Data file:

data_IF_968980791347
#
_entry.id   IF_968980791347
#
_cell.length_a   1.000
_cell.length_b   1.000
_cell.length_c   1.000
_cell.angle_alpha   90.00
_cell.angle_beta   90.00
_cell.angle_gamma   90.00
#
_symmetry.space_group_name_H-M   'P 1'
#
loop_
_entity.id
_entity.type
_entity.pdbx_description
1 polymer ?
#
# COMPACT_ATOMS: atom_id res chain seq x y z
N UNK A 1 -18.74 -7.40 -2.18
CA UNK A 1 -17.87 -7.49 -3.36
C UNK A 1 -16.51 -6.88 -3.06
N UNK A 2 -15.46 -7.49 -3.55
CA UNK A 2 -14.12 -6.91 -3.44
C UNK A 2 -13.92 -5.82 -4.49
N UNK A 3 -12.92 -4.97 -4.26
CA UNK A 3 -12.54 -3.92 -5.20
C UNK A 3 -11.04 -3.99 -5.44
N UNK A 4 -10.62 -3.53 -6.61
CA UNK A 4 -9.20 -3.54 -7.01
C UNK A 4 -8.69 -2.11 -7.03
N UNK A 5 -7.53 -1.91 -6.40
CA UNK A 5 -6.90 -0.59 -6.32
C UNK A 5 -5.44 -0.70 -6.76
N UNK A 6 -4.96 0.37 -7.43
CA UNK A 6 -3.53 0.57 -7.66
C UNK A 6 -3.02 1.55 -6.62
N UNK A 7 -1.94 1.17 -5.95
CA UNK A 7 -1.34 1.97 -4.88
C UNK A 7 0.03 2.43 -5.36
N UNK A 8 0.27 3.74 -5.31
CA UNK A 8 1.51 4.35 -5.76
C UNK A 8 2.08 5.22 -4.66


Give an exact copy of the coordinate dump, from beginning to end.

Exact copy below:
data_IF_968980791347
#
_entry.id   IF_968980791347
#
_cell.length_a   1.000
_cell.length_b   1.000
_cell.length_c   1.000
_cell.angle_alpha   90.00
_cell.angle_beta   90.00
_cell.angle_gamma   90.00
#
_symmetry.space_group_name_H-M   'P 1'
#
loop_
_entity.id
_entity.type
_entity.pdbx_description
1 polymer ?
#
# COMPACT_ATOMS: atom_id res chain seq x y z
N UNK A 1 -18.74 -7.40 -2.18
CA UNK A 1 -17.87 -7.49 -3.36
C UNK A 1 -16.51 -6.88 -3.06
N UNK A 2 -15.46 -7.49 -3.55
CA UNK A 2 -14.12 -6.91 -3.44
C UNK A 2 -13.92 -5.82 -4.49
N UNK A 3 -12.92 -4.97 -4.26
CA UNK A 3 -12.54 -3.92 -5.20
C UNK A 3 -11.04 -3.99 -5.44
N UNK A 4 -10.62 -3.53 -6.61
CA UNK A 4 -9.20 -3.54 -7.01
C UNK A 4 -8.69 -2.11 -7.03
N UNK A 5 -7.53 -1.91 -6.40
CA UNK A 5 -6.90 -0.59 -6.32
C UNK A 5 -5.44 -0.70 -6.76
N UNK A 6 -4.96 0.37 -7.43
CA UNK A 6 -3.53 0.57 -7.66
C UNK A 6 -3.02 1.55 -6.62
N UNK A 7 -1.94 1.17 -5.95
CA UNK A 7 -1.34 1.97 -4.88
C UNK A 7 0.03 2.43 -5.36
N UNK A 8 0.27 3.74 -5.31
CA UNK A 8 1.51 4.35 -5.76
C UNK A 8 2.08 5.22 -4.66